"This was the best way to show off my hand for color and pattern. Tablescapes give you more freedom; interior design is more permanent. But the principles are the same: Small accessories tell a story, and lighting, color and scale are the same."

The book shows 10 parties that Pedersen designed for shooting by Rosenbaum, who she met when she was a model. The duo soon learned that despite all the magic of modern photography, real parties are different from pretend.

"Originally we were going to stage these looks and not use people," Pedersen said. "Then we used people for a couple of parties, and it was a different energy. Ten parties. It was crazy, so much fun."

Since Pedersen's suburban English Tudor home is dark, none of the parties were shot there. From a suburban porch to Top Chef Fabio Vivani's Cafe Firenze in Los Angeles to Rosenbaum's Chicago library, she took advantage of friends' locations.

"My car was loaded to the gills. I could do any party at any time," she said.

"I was on five different shows. I was traveling. One of the parties we did in Los Angeles when there shooting. We squeezed it in. I give people permission. This is how I got it done and got it done quickly. I was working. I had one assistant on days of shooting, and the photographer had one assistant. I felt what a lot of women go through -- what have I gotten myself into?"

And which of the results were her favorites?

"I'm kind of girlie, so I loved the wedding. It was so pretty."

But that was a small, staged event, unlike the graduation party for 40 set outside under walnut trees.

"The graduation party was beautiful and elegant and approachable," said the designer.

Then there was the tiny Tea, just Pedersen and her mother.

"Tea for two with my mom was simple, and the message was clear. She noticed the little red accent on the table. She noticed everything. It was raining. The sun came out the minute she sat down in the chair, giving us beautiful natural light."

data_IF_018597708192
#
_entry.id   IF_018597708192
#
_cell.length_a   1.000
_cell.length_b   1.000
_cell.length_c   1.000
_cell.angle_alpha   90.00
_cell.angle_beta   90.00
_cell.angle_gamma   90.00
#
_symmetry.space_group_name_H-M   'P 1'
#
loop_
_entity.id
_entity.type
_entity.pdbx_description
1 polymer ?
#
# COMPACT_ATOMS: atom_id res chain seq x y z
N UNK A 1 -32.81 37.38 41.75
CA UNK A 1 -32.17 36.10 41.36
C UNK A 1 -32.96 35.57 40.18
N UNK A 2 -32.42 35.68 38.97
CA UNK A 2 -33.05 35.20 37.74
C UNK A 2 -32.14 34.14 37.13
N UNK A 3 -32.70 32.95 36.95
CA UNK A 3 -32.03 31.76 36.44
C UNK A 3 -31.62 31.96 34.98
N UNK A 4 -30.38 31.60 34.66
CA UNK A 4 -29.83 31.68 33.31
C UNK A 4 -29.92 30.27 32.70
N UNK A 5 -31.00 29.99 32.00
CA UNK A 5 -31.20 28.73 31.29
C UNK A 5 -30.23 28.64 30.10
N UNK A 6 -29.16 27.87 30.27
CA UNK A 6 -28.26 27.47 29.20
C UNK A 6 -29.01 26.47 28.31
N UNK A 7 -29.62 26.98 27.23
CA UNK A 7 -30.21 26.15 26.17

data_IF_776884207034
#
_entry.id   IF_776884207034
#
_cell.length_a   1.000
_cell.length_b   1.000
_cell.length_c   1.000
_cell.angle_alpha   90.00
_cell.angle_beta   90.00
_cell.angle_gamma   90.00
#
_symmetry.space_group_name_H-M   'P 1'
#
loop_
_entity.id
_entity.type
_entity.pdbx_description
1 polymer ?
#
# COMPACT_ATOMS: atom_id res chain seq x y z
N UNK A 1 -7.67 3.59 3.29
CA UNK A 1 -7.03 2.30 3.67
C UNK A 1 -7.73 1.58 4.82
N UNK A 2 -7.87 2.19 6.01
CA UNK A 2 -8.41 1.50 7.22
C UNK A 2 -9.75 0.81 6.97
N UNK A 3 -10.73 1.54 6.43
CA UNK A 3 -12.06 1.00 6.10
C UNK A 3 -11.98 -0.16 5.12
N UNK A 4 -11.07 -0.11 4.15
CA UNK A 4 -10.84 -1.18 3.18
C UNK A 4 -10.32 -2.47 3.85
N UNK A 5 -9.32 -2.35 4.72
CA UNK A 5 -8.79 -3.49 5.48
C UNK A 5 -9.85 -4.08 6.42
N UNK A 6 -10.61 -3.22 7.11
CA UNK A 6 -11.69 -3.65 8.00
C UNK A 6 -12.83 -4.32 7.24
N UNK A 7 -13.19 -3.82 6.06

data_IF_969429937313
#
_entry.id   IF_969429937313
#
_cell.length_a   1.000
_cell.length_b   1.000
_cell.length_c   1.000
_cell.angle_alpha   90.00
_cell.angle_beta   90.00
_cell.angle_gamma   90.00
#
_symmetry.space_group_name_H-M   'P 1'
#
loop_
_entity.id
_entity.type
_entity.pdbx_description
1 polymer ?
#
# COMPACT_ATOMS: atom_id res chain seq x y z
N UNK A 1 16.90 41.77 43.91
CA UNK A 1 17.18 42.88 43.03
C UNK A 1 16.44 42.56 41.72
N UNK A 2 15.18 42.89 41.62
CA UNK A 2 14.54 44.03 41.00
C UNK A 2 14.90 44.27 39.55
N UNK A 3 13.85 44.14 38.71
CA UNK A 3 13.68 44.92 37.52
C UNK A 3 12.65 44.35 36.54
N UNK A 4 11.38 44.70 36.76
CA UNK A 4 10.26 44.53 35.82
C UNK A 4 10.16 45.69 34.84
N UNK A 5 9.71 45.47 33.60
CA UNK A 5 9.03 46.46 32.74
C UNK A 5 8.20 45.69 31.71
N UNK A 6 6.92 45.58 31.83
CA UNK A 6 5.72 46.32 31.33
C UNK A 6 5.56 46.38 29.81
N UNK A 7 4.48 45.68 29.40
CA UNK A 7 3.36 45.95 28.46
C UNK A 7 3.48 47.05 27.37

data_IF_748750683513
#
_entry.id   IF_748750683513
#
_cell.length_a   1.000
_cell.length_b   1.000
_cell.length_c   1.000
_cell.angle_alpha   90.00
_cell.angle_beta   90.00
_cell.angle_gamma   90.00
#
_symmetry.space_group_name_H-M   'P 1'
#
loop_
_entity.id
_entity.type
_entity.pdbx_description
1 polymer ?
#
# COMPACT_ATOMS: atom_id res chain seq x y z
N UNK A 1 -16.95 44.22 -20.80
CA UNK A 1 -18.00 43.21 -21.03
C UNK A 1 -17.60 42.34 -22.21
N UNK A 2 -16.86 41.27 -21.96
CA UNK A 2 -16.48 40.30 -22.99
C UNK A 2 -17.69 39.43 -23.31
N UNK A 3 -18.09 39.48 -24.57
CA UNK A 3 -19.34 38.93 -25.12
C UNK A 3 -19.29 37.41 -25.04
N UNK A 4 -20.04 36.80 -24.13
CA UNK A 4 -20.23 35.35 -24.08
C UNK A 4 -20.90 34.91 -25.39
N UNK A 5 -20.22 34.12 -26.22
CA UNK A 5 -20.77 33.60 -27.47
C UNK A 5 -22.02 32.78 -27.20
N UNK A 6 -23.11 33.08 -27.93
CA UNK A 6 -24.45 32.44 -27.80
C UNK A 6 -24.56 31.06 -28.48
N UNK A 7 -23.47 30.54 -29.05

While Pedersen says she does not have time for complicated crafty projects for her parties, she does put time into the accessories and other details, including favors for her guests: Linen-wrapped red oak seedlings for the green graduation party, leather notebooks tied with linen bows for notes on wine tasting and gift-wrapped cosmetic brushes at a baby shower.

What about price? What ideas does the designer have for the reader without the funds for Scalamandre fabrics, which Pedersen admits are expensive.

Trot off to Loomcraft Textiles in Vernon Hills, says the design show host who also claims great finds from HomeGoods, Michaels, IKEA, Jo-Ann Fabrics and Hobby Lobby.

"It's the style and the look rather than who makes it," she said, "or you can rent things. The concept of the parties can be copied on any budget."

Here are more tips from "Make it Beautiful."

•The graduation: Clear glass accessories match everything and come in handy if you entertain a lot.

•The wedding: When you use a neutral palette you need a variety of textures.

•Coffee and ... : Mix your fine china with inexpensive accent plates.

•Wine tasting: Break rules. Pedersen used chargers with an Indonesian ikat pattern even though that under-plate accessory would generally be too formal for this setting.

•Book club: If the tarnished candlesticks look good with the fabric, skip the polish.

• "Make it Beautiful" is $35 from Agate, Agatepublishing.com. Pedersen's website is Monicapedersen.com.